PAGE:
Wednesday, April 18, 2007


Speak English, Doris Day

...Likewise for risutora kaiko (layoff or dismissal due to corporate restructuring). Then there's sexual harassment or sekuhara. In official documents, the native term (seiteki iyagarase) is generally used; but in the mass media and common speech, the abbreviated English term has taken firm root.

Still, Japanese seem to favor English these days for new types of crimes, both sex-related and the everyday garden variety.

Take stalking. I doubt if even five out of 100 Japanese can come up with their native term for this, which is defined in the statute of May 24, 2000, which finally made it illegal, as tsukimatoi nado, meaning to follow in a persistent manner. (I would tend agree that, given such a mouthful, stalking was the more practical way to go.)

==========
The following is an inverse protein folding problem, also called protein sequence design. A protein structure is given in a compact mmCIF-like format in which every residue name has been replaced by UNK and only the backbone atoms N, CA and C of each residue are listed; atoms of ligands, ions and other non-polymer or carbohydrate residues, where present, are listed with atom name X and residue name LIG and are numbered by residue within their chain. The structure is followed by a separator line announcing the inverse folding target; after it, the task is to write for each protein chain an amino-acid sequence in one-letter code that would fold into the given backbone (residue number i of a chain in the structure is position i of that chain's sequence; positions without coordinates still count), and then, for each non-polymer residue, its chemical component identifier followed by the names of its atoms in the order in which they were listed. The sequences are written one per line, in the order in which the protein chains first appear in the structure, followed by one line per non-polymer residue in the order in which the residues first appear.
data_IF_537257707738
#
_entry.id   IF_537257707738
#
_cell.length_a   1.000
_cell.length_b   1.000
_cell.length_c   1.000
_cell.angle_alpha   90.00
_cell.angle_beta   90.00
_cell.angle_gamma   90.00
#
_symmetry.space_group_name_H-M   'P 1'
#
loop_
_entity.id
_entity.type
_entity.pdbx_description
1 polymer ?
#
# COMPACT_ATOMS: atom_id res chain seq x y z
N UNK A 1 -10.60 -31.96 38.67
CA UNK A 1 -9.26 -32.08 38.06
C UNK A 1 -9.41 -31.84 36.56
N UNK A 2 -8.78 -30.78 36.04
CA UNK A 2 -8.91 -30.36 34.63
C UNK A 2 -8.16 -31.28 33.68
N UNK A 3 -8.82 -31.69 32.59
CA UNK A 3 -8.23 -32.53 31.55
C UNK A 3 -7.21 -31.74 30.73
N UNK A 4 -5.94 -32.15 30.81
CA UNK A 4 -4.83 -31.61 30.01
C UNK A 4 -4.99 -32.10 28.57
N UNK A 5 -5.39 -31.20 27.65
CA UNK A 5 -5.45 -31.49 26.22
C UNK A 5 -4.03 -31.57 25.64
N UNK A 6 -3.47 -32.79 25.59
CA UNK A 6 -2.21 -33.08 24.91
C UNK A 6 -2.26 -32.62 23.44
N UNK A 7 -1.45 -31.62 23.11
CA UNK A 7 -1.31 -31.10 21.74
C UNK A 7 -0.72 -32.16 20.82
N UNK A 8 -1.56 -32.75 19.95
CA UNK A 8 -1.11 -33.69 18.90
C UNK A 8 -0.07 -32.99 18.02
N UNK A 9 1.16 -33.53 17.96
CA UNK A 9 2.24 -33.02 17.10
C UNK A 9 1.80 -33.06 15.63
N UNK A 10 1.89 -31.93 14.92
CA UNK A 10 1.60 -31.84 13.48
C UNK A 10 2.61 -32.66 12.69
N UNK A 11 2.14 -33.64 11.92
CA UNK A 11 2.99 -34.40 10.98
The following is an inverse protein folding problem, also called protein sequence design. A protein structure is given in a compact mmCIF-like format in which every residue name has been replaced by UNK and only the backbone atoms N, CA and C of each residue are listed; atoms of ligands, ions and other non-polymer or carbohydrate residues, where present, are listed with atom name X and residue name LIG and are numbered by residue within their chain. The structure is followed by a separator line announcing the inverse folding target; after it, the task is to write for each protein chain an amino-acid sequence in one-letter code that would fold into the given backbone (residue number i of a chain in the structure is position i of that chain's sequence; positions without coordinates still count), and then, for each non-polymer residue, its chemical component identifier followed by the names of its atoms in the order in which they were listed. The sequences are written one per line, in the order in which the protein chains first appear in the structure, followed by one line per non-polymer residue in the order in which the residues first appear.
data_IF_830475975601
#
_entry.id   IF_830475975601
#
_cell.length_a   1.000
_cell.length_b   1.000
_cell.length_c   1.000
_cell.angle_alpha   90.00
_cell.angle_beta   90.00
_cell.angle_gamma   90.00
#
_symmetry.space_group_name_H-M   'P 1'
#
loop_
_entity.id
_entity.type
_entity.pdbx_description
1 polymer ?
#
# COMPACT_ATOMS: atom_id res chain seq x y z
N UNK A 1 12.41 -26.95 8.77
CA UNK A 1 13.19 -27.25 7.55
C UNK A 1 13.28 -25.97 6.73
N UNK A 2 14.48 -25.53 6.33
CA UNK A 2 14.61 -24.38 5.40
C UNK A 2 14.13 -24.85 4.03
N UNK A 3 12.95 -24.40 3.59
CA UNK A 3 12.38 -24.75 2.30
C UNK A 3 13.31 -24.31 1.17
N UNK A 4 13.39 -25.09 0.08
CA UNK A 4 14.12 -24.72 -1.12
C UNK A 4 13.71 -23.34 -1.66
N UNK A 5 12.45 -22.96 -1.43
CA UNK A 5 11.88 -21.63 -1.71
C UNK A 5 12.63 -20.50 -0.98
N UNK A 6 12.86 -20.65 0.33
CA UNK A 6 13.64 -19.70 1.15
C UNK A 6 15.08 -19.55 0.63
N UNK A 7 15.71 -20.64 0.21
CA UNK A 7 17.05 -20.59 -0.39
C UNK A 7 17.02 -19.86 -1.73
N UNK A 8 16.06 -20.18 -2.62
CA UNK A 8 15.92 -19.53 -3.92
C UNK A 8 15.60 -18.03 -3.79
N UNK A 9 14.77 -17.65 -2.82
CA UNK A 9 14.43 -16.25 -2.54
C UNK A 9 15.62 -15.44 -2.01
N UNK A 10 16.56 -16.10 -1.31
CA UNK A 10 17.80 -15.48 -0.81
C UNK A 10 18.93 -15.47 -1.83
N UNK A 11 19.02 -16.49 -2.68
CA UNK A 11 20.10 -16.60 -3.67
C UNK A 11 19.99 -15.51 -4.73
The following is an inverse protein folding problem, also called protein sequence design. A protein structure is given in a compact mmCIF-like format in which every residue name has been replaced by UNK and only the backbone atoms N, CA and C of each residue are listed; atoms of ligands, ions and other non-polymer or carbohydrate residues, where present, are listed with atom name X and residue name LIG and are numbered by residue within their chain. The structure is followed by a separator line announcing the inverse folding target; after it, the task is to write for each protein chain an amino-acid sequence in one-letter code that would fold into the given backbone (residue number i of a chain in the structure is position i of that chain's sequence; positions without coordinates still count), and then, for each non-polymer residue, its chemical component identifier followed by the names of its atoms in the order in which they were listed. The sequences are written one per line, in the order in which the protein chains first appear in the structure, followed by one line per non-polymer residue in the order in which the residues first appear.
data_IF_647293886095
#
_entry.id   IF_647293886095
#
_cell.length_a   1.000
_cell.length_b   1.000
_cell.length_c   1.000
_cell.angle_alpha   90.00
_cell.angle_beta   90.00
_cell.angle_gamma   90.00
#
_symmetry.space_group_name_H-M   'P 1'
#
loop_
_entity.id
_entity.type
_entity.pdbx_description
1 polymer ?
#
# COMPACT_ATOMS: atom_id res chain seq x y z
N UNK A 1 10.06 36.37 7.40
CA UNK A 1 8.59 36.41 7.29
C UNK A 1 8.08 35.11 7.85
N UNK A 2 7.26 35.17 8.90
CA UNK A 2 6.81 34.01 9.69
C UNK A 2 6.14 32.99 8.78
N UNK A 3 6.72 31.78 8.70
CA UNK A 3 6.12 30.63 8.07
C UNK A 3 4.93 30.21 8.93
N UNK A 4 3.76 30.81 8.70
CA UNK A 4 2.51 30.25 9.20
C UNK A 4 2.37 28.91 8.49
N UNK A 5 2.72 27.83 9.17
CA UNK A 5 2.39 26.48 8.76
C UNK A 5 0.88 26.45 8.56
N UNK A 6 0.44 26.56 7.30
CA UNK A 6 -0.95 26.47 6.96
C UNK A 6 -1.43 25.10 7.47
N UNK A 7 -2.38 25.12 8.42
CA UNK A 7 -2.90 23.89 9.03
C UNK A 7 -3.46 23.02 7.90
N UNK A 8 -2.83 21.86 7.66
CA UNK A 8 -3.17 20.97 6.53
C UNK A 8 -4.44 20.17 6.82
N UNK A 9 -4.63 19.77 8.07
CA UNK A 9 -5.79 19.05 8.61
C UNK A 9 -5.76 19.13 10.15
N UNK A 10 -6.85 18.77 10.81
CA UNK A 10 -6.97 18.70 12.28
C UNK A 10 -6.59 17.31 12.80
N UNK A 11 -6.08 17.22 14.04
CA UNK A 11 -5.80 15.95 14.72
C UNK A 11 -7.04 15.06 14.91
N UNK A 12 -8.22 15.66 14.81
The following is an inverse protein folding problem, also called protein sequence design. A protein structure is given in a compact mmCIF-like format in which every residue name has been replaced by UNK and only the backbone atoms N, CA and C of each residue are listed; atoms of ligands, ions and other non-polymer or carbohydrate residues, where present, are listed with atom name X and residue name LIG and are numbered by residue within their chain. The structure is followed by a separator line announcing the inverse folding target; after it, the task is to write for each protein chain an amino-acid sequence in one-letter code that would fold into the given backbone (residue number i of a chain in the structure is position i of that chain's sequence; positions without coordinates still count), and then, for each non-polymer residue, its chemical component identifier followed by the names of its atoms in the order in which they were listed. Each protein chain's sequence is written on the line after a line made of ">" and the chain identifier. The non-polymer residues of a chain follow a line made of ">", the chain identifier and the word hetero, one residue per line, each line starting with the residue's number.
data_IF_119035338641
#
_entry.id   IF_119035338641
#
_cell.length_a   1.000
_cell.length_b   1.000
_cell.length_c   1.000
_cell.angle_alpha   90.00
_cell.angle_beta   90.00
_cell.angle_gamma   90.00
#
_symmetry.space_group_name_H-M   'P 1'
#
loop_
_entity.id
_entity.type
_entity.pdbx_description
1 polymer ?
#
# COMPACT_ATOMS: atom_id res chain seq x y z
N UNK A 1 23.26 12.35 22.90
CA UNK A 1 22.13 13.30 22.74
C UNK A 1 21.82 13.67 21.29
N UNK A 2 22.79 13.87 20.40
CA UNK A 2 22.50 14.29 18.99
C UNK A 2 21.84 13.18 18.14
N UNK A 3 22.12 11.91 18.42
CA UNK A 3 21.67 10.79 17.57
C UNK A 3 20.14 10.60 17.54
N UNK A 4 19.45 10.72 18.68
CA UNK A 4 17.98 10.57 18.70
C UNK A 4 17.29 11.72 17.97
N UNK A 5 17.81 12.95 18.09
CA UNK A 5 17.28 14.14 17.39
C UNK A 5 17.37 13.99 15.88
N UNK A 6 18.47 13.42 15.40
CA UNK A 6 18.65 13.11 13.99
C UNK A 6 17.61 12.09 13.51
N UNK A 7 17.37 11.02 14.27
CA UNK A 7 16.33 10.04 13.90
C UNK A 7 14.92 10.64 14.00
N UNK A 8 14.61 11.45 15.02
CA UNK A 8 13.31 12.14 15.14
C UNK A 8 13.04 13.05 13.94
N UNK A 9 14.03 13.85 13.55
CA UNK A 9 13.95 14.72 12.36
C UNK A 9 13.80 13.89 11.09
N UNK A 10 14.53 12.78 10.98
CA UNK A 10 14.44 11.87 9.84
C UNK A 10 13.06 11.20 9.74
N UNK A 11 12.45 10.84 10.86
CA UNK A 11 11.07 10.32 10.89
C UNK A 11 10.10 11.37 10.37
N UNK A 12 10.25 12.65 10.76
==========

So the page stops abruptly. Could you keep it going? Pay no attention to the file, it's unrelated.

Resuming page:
Putting in a bad word for Japanese
Are loan words doing Japanese's dirty work?

The Japan Times


I'm personally dead set against bastardized loan words which pop up in Japanese all the time, requiring us to butcher our pronunciation in order to communicate. The one exception to this is that they do give me a couple of easy marks in Japanese tests.

However, if this is the direction that Japanese is going in I guess it's time to jump on the bandwagon. I hereby invite all readers of this page to submit any words which they feel should be assimilated.

Let's get the ball rolling: dandruff.

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Dry heaves.
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